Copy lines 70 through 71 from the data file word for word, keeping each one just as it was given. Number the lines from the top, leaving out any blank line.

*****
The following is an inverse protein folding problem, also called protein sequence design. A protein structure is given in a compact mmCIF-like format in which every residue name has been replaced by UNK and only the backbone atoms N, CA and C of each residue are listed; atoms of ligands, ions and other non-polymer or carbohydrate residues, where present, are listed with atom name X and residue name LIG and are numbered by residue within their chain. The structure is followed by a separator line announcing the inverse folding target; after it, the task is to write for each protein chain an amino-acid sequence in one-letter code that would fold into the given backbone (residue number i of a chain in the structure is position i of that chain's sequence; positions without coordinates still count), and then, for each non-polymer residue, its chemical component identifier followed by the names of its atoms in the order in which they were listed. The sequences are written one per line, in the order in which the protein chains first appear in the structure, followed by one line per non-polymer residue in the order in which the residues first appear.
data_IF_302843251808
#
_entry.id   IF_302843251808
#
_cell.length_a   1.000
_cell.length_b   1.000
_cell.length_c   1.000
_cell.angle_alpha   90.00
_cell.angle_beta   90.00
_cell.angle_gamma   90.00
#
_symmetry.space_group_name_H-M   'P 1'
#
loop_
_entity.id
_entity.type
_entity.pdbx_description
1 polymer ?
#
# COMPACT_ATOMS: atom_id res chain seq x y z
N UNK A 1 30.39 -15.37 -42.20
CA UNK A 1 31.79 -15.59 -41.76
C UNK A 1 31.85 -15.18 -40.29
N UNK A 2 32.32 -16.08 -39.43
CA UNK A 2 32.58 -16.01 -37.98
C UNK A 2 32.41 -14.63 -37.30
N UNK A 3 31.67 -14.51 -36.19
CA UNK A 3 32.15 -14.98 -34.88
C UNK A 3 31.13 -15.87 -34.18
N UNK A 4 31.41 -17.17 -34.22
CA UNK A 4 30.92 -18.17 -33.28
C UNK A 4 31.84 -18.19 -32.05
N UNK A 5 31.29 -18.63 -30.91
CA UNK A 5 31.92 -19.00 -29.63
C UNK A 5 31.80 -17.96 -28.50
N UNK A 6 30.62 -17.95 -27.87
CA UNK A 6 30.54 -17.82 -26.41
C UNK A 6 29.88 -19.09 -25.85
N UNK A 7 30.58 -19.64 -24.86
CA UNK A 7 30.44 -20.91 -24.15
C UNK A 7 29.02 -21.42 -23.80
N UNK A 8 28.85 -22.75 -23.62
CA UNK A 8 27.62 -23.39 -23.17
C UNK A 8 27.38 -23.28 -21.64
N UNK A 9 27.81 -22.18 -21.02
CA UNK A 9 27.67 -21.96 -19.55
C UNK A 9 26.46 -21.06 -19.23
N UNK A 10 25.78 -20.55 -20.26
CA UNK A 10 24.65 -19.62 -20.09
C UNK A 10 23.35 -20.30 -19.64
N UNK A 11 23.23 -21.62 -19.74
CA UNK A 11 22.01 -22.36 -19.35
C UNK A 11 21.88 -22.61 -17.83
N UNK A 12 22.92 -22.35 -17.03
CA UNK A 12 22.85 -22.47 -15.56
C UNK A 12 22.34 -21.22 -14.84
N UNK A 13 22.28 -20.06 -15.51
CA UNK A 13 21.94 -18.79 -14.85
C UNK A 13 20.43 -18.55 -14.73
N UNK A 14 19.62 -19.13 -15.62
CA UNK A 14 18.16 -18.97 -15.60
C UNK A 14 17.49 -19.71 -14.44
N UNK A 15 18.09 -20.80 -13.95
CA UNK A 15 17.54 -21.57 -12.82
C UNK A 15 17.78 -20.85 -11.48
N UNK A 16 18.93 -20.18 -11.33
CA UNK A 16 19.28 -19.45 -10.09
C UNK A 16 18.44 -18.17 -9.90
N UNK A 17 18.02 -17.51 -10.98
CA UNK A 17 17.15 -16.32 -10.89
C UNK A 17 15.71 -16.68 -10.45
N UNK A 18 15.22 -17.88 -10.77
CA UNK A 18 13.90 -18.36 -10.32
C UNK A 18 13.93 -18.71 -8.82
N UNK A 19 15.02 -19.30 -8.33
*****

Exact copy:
N UNK A 17 18.02 -17.51 -10.98
CA UNK A 17 17.15 -16.32 -10.89